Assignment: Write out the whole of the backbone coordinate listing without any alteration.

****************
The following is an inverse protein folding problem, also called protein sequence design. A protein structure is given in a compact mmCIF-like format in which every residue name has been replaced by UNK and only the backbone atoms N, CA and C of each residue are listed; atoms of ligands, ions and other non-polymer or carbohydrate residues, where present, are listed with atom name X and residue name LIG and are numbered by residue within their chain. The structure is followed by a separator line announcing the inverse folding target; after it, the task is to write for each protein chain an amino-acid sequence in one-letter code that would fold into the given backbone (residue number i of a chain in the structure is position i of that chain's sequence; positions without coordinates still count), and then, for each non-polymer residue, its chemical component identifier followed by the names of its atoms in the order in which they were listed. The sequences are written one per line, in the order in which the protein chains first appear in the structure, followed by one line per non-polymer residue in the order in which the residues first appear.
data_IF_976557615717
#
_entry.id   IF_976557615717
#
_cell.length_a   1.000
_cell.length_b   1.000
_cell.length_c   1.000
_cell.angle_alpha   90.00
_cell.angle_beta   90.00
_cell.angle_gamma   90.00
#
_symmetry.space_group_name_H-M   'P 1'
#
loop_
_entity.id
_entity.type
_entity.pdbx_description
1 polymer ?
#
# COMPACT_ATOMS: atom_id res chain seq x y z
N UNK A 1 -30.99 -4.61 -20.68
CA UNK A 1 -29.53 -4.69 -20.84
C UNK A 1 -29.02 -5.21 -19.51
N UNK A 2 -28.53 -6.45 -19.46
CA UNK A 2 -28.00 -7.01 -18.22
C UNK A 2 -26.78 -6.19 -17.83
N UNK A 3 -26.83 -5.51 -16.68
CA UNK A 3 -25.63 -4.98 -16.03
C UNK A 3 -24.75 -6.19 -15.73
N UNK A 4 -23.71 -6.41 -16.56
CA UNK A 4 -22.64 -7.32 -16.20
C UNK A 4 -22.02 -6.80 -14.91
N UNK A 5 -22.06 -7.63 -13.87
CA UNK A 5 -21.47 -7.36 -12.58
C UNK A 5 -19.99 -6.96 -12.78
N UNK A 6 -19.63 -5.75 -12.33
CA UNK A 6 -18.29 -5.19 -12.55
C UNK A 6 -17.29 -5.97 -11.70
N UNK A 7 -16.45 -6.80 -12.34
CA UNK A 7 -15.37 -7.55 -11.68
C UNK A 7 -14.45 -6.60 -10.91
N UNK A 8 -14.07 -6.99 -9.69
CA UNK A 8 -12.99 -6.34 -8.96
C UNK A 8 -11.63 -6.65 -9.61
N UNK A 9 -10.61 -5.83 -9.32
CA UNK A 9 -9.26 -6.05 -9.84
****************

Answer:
The following is an inverse protein folding problem, also called protein sequence design. A protein structure is given in a compact mmCIF-like format in which every residue name has been replaced by UNK and only the backbone atoms N, CA and C of each residue are listed; atoms of ligands, ions and other non-polymer or carbohydrate residues, where present, are listed with atom name X and residue name LIG and are numbered by residue within their chain. The structure is followed by a separator line announcing the inverse folding target; after it, the task is to write for each protein chain an amino-acid sequence in one-letter code that would fold into the given backbone (residue number i of a chain in the structure is position i of that chain's sequence; positions without coordinates still count), and then, for each non-polymer residue, its chemical component identifier followed by the names of its atoms in the order in which they were listed. The sequences are written one per line, in the order in which the protein chains first appear in the structure, followed by one line per non-polymer residue in the order in which the residues first appear.
data_IF_976557615717
#
_entry.id   IF_976557615717
#
_cell.length_a   1.000
_cell.length_b   1.000
_cell.length_c   1.000
_cell.angle_alpha   90.00
_cell.angle_beta   90.00
_cell.angle_gamma   90.00
#
_symmetry.space_group_name_H-M   'P 1'
#
loop_
_entity.id
_entity.type
_entity.pdbx_description
1 polymer ?
#
# COMPACT_ATOMS: atom_id res chain seq x y z
N UNK A 1 -30.99 -4.61 -20.68
CA UNK A 1 -29.53 -4.69 -20.84
C UNK A 1 -29.02 -5.21 -19.51
N UNK A 2 -28.53 -6.45 -19.46
CA UNK A 2 -28.00 -7.01 -18.22
C UNK A 2 -26.78 -6.19 -17.83
N UNK A 3 -26.83 -5.51 -16.68
CA UNK A 3 -25.63 -4.98 -16.03
C UNK A 3 -24.75 -6.19 -15.73
N UNK A 4 -23.71 -6.41 -16.56
CA UNK A 4 -22.64 -7.32 -16.20
C UNK A 4 -22.02 -6.80 -14.91
N UNK A 5 -22.06 -7.63 -13.87
CA UNK A 5 -21.47 -7.36 -12.58
C UNK A 5 -19.99 -6.96 -12.78
N UNK A 6 -19.63 -5.75 -12.33
CA UNK A 6 -18.29 -5.19 -12.55
C UNK A 6 -17.29 -5.97 -11.70
N UNK A 7 -16.45 -6.80 -12.34
CA UNK A 7 -15.37 -7.55 -11.68
C UNK A 7 -14.45 -6.60 -10.91
N UNK A 8 -14.07 -6.99 -9.69
CA UNK A 8 -12.99 -6.34 -8.96
C UNK A 8 -11.63 -6.65 -9.61
N UNK A 9 -10.61 -5.83 -9.32
CA UNK A 9 -9.26 -6.05 -9.84